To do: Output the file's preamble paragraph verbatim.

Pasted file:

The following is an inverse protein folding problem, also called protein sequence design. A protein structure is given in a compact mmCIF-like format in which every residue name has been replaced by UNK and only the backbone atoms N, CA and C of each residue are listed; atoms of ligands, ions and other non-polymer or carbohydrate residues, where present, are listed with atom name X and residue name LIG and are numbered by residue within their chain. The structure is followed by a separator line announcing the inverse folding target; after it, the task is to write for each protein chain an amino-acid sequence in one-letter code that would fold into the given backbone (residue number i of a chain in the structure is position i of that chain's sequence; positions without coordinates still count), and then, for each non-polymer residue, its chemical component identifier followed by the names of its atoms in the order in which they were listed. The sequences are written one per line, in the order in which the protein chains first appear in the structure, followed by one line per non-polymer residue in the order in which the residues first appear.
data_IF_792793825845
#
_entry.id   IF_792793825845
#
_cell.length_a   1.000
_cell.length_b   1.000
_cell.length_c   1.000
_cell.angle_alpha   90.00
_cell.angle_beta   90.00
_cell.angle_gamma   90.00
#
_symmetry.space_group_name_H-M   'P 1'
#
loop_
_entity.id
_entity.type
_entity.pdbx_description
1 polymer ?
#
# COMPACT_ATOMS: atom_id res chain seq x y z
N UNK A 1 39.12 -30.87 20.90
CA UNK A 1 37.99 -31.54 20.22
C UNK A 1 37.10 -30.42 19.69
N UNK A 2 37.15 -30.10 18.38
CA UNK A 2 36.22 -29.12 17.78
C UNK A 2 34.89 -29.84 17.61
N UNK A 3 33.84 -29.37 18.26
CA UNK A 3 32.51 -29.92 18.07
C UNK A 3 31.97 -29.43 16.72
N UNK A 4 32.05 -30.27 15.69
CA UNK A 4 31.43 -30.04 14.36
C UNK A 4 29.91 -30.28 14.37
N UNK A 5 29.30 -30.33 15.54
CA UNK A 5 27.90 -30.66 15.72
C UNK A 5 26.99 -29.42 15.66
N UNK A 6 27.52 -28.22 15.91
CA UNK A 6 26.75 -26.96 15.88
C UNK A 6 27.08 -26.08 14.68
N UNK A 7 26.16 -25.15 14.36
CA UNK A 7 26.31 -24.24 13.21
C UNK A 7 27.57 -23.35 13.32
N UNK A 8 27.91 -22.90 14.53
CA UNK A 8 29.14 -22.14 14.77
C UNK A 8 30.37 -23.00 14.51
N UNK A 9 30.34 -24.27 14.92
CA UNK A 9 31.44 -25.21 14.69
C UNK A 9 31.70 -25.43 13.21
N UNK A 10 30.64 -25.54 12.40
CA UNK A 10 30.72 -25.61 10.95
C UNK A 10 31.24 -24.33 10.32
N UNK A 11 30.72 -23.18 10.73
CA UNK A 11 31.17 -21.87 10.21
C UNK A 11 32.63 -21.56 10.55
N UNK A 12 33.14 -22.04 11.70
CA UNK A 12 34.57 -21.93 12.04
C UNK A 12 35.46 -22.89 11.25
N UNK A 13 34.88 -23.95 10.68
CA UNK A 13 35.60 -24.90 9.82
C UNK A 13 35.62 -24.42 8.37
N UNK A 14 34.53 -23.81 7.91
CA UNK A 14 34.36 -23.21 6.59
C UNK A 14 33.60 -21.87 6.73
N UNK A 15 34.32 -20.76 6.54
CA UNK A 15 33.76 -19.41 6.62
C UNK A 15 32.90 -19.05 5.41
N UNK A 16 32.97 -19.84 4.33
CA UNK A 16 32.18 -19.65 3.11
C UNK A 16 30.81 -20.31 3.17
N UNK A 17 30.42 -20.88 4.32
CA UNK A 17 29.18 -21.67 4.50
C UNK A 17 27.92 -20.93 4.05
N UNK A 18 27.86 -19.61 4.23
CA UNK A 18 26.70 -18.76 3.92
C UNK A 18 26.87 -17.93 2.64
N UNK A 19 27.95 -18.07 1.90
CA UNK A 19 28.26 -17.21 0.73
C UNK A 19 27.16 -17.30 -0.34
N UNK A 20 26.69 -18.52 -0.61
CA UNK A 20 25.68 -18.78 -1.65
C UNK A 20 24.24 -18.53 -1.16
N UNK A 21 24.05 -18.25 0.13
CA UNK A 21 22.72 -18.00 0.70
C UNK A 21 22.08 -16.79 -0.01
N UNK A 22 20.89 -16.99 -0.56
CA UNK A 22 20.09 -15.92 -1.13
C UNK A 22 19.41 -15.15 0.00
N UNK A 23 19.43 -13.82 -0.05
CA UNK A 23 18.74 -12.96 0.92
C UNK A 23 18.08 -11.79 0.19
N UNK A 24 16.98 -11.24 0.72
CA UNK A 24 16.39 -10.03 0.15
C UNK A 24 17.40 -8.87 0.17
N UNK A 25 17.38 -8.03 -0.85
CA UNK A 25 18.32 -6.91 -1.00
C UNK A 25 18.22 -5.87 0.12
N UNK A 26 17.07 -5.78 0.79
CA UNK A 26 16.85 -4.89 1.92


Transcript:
The following is an inverse protein folding problem, also called protein sequence design. A protein structure is given in a compact mmCIF-like format in which every residue name has been replaced by UNK and only the backbone atoms N, CA and C of each residue are listed; atoms of ligands, ions and other non-polymer or carbohydrate residues, where present, are listed with atom name X and residue name LIG and are numbered by residue within their chain. The structure is followed by a separator line announcing the inverse folding target; after it, the task is to write for each protein chain an amino-acid sequence in one-letter code that would fold into the given backbone (residue number i of a chain in the structure is position i of that chain's sequence; positions without coordinates still count), and then, for each non-polymer residue, its chemical component identifier followed by the names of its atoms in the order in which they were listed. The sequences are written one per line, in the order in which the protein chains first appear in the structure, followed by one line per non-polymer residue in the order in which the residues first appear.